NDA govt’s redressal mechanism takes the social media route
Farm minister Radha Mohan Singh is an old hat in politics, but PM Narendra Modi’s communication-oriented strategy has thrust him into the uncharted waters of social-media governance. Singh’s Facebook and Twitter accounts — which he monitors daily — are noisy platforms for griping rural folks.india Updated: May 08, 2016 00:27 IST
Farm minister Radha Mohan Singh is an old hat in politics, but PM Narendra Modi’s communication-oriented strategy has thrust him into the uncharted waters of social-media governance. Singh’s Facebook and Twitter accounts — which he monitors daily — are noisy platforms for griping rural folks.
The minister has realised what angsty rural Indians — no strangers to 140 characters — want: instant answers.
Last month, farmer Surya Pratap from UP’s Sonebhadra (@suryapratap_13) shot a query: “Unable to get my cattle insured. Kindly help.” The farm minister replied: “Pls contact veterinary officer Dr AK Shrivastav (8415820740).” While replying, most ministers, including Singh, tag the bureaucrats concerned, who then can’t ignore the complaints.
On April 10, Ankit Agarwal sent out a tweet to railway minister Suresh Prabhu, seeking emergency help: “8 year old girl need urgent medical attention at bilaspur ry station pnr 8646787200 train no 12809.” Prabhu tagged the relevant functionaries in his reply, which got officials scurrying to locate the sick girl.
A now-common rural device — the internet-enabled cheap smartphone — has helped social media replace old complaint boxes in offices, which were virtually one-way traffic: they would seldom elicit responses.
Rural India will have an estimated 147 million active internet users by June 2016 on the back of a fast-expanding rural mobile-phone market, according to government data. “Let’s show you how we are working on social media,” Singh says, showing complaints from far and wide.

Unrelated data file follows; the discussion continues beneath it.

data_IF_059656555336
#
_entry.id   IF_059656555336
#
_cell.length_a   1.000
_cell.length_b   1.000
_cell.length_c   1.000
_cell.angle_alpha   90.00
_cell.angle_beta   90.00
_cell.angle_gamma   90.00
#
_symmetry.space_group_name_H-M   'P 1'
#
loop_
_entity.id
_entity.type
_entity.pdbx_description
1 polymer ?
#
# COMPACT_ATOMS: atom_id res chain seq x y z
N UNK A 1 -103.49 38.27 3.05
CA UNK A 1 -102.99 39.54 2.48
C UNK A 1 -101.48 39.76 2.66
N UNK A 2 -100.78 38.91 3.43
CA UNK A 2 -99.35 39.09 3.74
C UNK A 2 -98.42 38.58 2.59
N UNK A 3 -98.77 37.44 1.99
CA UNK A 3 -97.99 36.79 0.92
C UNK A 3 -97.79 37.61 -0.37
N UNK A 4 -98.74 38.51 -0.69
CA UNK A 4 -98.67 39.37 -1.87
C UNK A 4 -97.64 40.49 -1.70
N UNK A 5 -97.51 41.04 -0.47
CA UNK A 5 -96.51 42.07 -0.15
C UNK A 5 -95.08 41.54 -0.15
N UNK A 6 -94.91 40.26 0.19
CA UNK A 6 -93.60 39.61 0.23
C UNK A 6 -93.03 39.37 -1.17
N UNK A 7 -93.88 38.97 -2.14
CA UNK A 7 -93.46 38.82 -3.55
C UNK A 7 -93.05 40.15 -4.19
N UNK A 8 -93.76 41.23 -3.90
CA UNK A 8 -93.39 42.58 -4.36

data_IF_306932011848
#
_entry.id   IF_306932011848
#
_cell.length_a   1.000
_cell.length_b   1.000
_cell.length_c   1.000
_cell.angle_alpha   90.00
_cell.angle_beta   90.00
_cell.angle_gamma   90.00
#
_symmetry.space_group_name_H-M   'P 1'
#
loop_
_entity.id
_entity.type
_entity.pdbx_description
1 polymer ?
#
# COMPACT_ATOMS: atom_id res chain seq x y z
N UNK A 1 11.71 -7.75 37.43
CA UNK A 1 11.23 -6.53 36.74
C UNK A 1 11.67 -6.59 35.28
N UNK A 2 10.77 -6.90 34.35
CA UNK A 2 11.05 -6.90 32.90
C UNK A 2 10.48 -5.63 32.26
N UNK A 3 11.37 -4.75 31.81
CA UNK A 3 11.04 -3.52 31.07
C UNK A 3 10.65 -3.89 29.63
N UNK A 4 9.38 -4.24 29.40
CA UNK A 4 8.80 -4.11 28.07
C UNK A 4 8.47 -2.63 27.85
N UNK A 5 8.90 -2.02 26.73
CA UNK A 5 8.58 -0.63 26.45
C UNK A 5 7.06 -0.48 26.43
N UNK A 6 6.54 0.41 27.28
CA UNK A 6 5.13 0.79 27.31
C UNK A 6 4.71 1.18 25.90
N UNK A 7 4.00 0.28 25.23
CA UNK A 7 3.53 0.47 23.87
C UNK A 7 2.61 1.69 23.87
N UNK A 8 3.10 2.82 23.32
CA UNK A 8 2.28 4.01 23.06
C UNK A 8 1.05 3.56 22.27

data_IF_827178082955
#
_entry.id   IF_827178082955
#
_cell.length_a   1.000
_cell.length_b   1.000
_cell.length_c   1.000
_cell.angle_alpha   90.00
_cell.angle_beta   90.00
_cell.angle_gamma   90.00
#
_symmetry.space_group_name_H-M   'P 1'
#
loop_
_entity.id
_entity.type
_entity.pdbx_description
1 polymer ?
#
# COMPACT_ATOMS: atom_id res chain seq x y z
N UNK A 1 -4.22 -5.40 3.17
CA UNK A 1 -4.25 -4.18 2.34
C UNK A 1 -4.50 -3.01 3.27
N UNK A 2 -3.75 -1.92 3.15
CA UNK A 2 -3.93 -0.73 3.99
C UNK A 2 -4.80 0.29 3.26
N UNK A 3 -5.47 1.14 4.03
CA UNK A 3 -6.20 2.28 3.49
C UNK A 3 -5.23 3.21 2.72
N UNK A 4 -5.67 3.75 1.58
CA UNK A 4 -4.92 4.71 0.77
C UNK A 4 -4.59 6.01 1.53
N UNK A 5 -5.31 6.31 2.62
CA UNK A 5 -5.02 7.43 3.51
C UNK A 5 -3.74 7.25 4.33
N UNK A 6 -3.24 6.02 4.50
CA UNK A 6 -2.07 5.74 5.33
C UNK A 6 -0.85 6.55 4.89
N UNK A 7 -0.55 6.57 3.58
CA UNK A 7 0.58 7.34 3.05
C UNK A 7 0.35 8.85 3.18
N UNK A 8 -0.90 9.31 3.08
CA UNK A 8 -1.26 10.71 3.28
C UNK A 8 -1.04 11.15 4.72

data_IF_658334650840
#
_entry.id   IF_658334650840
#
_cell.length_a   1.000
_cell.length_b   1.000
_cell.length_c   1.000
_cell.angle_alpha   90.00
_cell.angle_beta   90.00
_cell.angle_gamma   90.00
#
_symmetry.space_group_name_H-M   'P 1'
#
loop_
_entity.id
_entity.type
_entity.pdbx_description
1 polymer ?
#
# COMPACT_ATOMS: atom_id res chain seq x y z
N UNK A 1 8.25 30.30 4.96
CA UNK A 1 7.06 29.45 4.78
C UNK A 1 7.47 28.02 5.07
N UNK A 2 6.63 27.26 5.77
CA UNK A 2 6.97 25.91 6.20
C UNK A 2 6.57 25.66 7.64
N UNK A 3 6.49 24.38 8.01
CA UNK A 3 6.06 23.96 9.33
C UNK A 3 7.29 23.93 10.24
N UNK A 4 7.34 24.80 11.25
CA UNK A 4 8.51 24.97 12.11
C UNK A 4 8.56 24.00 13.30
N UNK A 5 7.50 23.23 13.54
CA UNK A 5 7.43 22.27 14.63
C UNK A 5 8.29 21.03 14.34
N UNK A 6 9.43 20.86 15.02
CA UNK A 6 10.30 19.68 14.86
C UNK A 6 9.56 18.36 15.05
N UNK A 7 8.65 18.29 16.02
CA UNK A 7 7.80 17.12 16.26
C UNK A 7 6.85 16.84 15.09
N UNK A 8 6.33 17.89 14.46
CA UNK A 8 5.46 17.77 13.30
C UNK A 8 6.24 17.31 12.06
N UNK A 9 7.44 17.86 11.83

Modi’s ministers are constantly talking to people.
From Indians stranded abroad to medical emergencies on board trains, the minister in charge is just a screen-tap away, helping bridge a notorious gap between government and citizens. People can now sidestep a culture of local patronage-driven coteries and intermediaries.
The tweets and posts from ministers are instantly amplified by the BJP’s online volunteers, believed to be in the thousands, who have often faced flak for their intolerance towards detractors. Well-known journalist Rajdeep Sardesai this month quit Twitter due to trolls.
The government’s social-media outreach is imbued with a sense of the BJP’s trademark nationalism and nation-building zeal.
“I retweet all ministers’ tweets. Be honest, have you ever seen such active ministers before?” @Anoopramji, a volunteer, wrote to this correspondent during a Twitter interview.
The previous Manmohan Singh-led government had formalised an official social-media policy with the IT ministry’s “Framework & Guidelines for Use of Social Media for Government Organisations” in 2006. Modi has made it central to his governance.
Foreign minister Sushma Swaraj’s ministry runs the handle @MEAquery for distressed Indians abroad. On May 4, K Karuna (@karunamech14) posted an SOS: “i have been struck (sic) in saudi arabia last 3years 5 months i want to come back to india pls help me.” Swaraj’s ministry swung into online action, tagging India’s consul general in Jeddah.